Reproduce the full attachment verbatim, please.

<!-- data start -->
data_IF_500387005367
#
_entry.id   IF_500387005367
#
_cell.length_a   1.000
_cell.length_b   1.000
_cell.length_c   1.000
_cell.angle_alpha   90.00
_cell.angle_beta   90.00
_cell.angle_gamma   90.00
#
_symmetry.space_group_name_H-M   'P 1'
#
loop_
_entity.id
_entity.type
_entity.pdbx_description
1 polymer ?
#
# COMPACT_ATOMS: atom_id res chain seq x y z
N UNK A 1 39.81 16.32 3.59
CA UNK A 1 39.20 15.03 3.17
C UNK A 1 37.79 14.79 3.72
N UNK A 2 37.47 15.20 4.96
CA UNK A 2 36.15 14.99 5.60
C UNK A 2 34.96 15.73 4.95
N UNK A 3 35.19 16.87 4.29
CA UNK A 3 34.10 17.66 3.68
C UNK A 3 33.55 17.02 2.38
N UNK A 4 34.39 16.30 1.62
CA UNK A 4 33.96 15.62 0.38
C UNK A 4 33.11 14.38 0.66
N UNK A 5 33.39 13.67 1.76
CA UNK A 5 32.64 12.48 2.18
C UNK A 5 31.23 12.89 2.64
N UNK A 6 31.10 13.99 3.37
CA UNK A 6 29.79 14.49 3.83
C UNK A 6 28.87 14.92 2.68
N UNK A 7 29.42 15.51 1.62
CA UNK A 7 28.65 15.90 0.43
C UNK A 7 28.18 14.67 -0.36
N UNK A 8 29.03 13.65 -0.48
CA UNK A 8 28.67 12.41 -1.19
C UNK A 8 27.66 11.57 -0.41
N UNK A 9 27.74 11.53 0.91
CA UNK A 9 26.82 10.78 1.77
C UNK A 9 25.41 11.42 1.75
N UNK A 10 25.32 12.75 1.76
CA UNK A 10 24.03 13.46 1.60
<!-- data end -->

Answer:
data_IF_500387005367
#
_entry.id   IF_500387005367
#
_cell.length_a   1.000
_cell.length_b   1.000
_cell.length_c   1.000
_cell.angle_alpha   90.00
_cell.angle_beta   90.00
_cell.angle_gamma   90.00
#
_symmetry.space_group_name_H-M   'P 1'
#
loop_
_entity.id
_entity.type
_entity.pdbx_description
1 polymer ?
#
# COMPACT_ATOMS: atom_id res chain seq x y z
N UNK A 1 39.81 16.32 3.59
CA UNK A 1 39.20 15.03 3.17
C UNK A 1 37.79 14.79 3.72
N UNK A 2 37.47 15.20 4.96
CA UNK A 2 36.15 14.99 5.60
C UNK A 2 34.96 15.73 4.95
N UNK A 3 35.19 16.87 4.29
CA UNK A 3 34.10 17.66 3.68
C UNK A 3 33.55 17.02 2.38
N UNK A 4 34.39 16.30 1.62
CA UNK A 4 33.96 15.62 0.38
C UNK A 4 33.11 14.38 0.66
N UNK A 5 33.39 13.67 1.76
CA UNK A 5 32.64 12.48 2.18
C UNK A 5 31.23 12.89 2.64
N UNK A 6 31.10 13.99 3.37
CA UNK A 6 29.79 14.49 3.83
C UNK A 6 28.87 14.92 2.68
N UNK A 7 29.42 15.51 1.62
CA UNK A 7 28.65 15.90 0.43
C UNK A 7 28.18 14.67 -0.36
N UNK A 8 29.03 13.65 -0.48
CA UNK A 8 28.67 12.41 -1.19
C UNK A 8 27.66 11.57 -0.41
N UNK A 9 27.74 11.53 0.91
CA UNK A 9 26.82 10.78 1.77
C UNK A 9 25.41 11.42 1.75
N UNK A 10 25.32 12.75 1.76
CA UNK A 10 24.03 13.46 1.60